Back in December, I got my first taste of Gunheart and it was a welcome surprise. With such a high volume of VR shooters out there bringing me to near fatigue, I braced for one more. I’m glad I did, as what Drifter Entertainment has produced with Gunheart is pure enjoyment. Too often, I see desktop players hoping to join in the fun on VR-only titles, but mostly to no avail. Gunheart, however, makes sure everyone can play, whether it be with the Vive, Rift, Windows MR and yes, even just on a desktop. What makes it even better is that everyone can play together!
The ability to have this sort of cross-play isn’t entirely new, so why be so excited about it? Most instances in the past have been games that were built with the desktop in mind first and VR either second or added later. Gunheart rather is built from the ground up for VR, but also with desktop play. Again though, not a first so why prattle on about it? Simply put, it’s the first instance where I can confidentially say that all parties involved will be happy with the outcome.
Be Still My Beating (Gun)Heart
Let’s back up for a second, and get to what exactly Gunheart is. At its core, it is a co-op RPG shooter where players take control of robotic bounty hunters on Planet Fortune. Guess what you’re there to do, make a few bucks of course! With 10 unique weapons and over 40 different modifications, players can customize their arsenal. What does that matter though unless you look good, too? There are a plethora of cosmetic items to be found, so not only can your combination of weapons and mods be unique, but so can you. With all these kinds of customization options available, players might get a bit of a Borderlands type vibe from the game.
After some initial instructions from your employers on Planet Fortune, Palco, players start out at the Bent Horizon bar. This a hub/social area where you can not only meet up with other bounty hunters but also modify and buy more weapons, take on missions, as well as collect loot from successful endeavors. While it might not sound like much at first, there are 9 campaign and 11 challenge missions available. Each of these though can be replayed, not just in regular fashion but with Elite Mode and Speed Run options available. To keep players coming back for more, there are also a set of weekly missions to try your hand at. So while on numbers alone it might not seem like quite a lot, there is plenty of replayability to be had.
So it’s a co-op shooter, what if you want to be a lone wolf? If having some random player join your game isn’t something you look forward to, players can always choose to start a mission and mark it as “friends only”. This should keep things in order at the very least. If you don’t want to go at it solo, then up to 3 players can take on any mission together. This is extremely helpful, especially for Elite missions. With drop-in/drop-out and dynamic difficulty, it always ensures a fun but still challenging time.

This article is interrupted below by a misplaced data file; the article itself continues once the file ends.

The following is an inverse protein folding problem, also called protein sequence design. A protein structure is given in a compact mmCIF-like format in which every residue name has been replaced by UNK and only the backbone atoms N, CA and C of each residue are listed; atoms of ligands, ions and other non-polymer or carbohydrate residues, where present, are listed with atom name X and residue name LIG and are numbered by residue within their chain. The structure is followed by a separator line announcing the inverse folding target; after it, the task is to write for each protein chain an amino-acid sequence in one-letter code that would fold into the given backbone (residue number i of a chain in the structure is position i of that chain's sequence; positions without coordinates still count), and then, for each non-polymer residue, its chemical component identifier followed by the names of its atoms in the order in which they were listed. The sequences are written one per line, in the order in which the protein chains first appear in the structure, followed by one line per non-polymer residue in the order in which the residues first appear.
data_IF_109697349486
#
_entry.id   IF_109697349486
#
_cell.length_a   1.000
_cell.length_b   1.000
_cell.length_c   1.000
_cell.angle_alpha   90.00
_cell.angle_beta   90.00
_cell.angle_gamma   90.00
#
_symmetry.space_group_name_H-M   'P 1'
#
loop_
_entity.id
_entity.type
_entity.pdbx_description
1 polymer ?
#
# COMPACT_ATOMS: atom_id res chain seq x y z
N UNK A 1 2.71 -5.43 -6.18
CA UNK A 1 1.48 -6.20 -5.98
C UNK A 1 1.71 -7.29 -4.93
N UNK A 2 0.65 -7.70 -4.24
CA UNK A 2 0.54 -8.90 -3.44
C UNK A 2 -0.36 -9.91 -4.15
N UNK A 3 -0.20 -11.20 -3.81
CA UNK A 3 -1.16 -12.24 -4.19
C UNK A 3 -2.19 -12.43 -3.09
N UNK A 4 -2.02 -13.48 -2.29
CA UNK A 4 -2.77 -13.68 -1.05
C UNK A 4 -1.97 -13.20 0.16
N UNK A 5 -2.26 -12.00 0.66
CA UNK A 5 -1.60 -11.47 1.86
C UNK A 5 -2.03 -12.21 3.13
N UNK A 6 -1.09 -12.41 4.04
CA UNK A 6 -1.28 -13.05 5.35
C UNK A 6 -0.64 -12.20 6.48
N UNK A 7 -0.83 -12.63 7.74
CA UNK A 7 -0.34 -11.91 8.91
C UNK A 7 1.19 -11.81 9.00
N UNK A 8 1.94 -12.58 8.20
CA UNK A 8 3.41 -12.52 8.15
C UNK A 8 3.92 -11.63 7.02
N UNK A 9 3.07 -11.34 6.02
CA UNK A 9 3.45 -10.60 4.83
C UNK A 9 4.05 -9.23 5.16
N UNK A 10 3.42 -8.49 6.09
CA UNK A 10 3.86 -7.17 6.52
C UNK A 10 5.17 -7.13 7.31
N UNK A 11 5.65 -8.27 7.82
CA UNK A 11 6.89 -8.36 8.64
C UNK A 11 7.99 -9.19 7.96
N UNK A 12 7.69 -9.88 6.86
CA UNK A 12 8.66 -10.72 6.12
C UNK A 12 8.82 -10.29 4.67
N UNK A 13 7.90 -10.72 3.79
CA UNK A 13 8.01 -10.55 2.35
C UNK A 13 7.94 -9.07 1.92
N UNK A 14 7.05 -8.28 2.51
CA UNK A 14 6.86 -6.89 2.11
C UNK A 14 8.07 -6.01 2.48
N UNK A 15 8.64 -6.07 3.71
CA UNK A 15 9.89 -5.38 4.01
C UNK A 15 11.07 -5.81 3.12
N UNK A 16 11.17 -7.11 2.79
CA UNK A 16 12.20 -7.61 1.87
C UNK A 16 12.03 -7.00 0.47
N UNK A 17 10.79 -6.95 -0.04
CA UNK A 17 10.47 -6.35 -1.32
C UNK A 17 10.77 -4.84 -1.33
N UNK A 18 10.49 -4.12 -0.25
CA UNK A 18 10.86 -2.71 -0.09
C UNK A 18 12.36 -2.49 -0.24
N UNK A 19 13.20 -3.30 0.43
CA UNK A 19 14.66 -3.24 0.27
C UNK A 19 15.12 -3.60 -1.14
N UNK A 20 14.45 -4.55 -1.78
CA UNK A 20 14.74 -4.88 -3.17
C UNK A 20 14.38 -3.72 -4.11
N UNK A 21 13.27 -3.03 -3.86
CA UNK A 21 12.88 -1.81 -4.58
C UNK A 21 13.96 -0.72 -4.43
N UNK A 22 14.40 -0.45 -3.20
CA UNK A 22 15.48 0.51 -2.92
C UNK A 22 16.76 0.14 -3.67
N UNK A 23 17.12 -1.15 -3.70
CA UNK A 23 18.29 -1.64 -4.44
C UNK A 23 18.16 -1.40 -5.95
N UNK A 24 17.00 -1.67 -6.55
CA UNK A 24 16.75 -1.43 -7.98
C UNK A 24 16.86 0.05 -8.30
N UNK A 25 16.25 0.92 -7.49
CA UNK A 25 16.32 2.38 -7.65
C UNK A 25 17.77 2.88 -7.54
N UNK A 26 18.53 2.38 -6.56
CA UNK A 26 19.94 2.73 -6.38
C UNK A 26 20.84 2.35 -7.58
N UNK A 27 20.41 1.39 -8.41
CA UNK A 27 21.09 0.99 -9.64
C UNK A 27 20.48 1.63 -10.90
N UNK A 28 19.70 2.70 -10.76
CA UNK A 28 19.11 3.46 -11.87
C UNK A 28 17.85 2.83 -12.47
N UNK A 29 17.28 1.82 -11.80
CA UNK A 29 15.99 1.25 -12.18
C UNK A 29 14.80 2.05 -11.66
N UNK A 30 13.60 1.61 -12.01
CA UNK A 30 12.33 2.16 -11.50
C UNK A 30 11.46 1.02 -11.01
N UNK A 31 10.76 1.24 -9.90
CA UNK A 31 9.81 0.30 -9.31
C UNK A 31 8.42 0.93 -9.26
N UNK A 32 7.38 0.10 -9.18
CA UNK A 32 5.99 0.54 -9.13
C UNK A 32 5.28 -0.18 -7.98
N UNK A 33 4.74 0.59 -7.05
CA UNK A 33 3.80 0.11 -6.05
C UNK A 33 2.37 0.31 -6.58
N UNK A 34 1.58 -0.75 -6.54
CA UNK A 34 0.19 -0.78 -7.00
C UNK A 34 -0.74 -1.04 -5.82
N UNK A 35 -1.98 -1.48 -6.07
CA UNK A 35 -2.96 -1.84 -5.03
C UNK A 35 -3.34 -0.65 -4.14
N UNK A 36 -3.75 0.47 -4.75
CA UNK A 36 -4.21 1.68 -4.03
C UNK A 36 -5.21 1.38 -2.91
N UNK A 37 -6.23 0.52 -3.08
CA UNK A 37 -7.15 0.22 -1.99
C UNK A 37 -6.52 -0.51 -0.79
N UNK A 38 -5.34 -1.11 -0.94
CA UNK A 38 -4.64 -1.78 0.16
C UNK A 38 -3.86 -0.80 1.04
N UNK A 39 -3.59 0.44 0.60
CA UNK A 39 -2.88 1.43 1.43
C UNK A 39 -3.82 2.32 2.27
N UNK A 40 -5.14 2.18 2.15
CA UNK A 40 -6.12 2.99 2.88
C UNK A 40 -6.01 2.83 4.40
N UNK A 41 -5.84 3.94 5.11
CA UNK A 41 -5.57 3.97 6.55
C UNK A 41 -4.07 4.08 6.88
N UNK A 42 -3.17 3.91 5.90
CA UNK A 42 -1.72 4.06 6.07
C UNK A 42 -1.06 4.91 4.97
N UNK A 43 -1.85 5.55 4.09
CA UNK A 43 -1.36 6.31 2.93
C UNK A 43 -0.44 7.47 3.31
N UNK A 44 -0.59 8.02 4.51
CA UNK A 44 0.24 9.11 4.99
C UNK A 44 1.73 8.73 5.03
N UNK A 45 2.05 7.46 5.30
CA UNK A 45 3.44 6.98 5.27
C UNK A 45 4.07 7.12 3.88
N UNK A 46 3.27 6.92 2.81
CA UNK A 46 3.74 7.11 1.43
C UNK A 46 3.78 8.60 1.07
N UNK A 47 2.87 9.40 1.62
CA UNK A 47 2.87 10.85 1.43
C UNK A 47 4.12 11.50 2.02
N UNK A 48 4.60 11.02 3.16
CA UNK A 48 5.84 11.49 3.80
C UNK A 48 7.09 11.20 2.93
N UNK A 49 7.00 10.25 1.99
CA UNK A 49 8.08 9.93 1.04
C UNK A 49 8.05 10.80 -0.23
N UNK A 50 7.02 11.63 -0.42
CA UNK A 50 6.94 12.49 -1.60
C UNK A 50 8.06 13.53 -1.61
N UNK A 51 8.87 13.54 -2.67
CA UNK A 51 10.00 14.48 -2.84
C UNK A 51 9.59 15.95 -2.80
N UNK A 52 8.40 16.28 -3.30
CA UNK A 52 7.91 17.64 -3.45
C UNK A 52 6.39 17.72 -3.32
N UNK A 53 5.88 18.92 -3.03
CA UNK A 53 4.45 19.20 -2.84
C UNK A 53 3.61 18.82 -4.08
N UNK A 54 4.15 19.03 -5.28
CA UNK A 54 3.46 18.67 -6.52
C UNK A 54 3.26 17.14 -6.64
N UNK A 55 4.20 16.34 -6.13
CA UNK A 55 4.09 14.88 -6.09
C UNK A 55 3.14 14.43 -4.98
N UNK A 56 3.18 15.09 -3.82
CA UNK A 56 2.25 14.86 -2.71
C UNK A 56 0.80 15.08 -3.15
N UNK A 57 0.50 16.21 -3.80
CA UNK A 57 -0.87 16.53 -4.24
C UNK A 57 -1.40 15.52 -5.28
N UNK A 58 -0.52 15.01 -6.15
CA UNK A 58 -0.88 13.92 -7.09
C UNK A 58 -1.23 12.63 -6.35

With the cross-play function, you may be wondering about controls. The VR controls with the Vive are well done. There are a plethora of locomotion options that should accommodate nearly anyone’s preferences. When it comes to the desktop, the majority of the controls should be easy to pick up with as they are similar to most modern shooters. The cool feature though is the ability to teleport with the desktop version as well. There is certainly a big effort to keep the control schemes feeling level between how the game is being played. For the most part, it is. On the desktop, the biggest issue I had was with the multi-tool that players can use to pick up objects. It’s very hard to maneuver with a mouse and keyboard while holding onto something and likewise throwing an object if certainly off from one’s gun sights. Overall though, they really did a great job of not making it feel like there is just one truly superior way to play. There may be some difference, but none that really swing the balance to one control method.
Playing Well With Others
I keep bringing up the cross-play aspect, but it really is important in a lot of little ways for continued success. For successful co-op and PvP, there needs to be players to play with. I didn’t get to spend lots of time in PvP, but let’s just say with regular movement and teleporting, things can get fast and a bit wild in a hurry. This has been one of the more problematic areas with VR PvP to date with any game, sustaining enough players. Obviously, the desktop player base is going to have a much larger pool of potential players. Will this lead to more saturated servers? That will remain to be seen, the effort to give all control types a level playing field will only help here as well as perceived advantages/disadvantages tend to chase players off.
Overall I’m really impressed with Gunheart. It’s easy to get caught up in the importance of the cross-play aspect, but the game itself is great fun. It’s a solid shooter, which some great mechanics and customization that should keep players engaged for quite some time, at the very least long enough to get their money’s worth. Which way do I prefer to play, though? There’s such a gorgeous world built here and it’s hard to really beat the immersion factor you get playing this in VR. I may prefer the VR experience, but I’d also never feel that I was really missing out if I could only play on a desktop, and that’s no small feat.
*** A PC code was provided by the publisher ***
- Great visuals
- Cross-platform play
- Lots of options
- Minor control issues
- Uncertain playerbase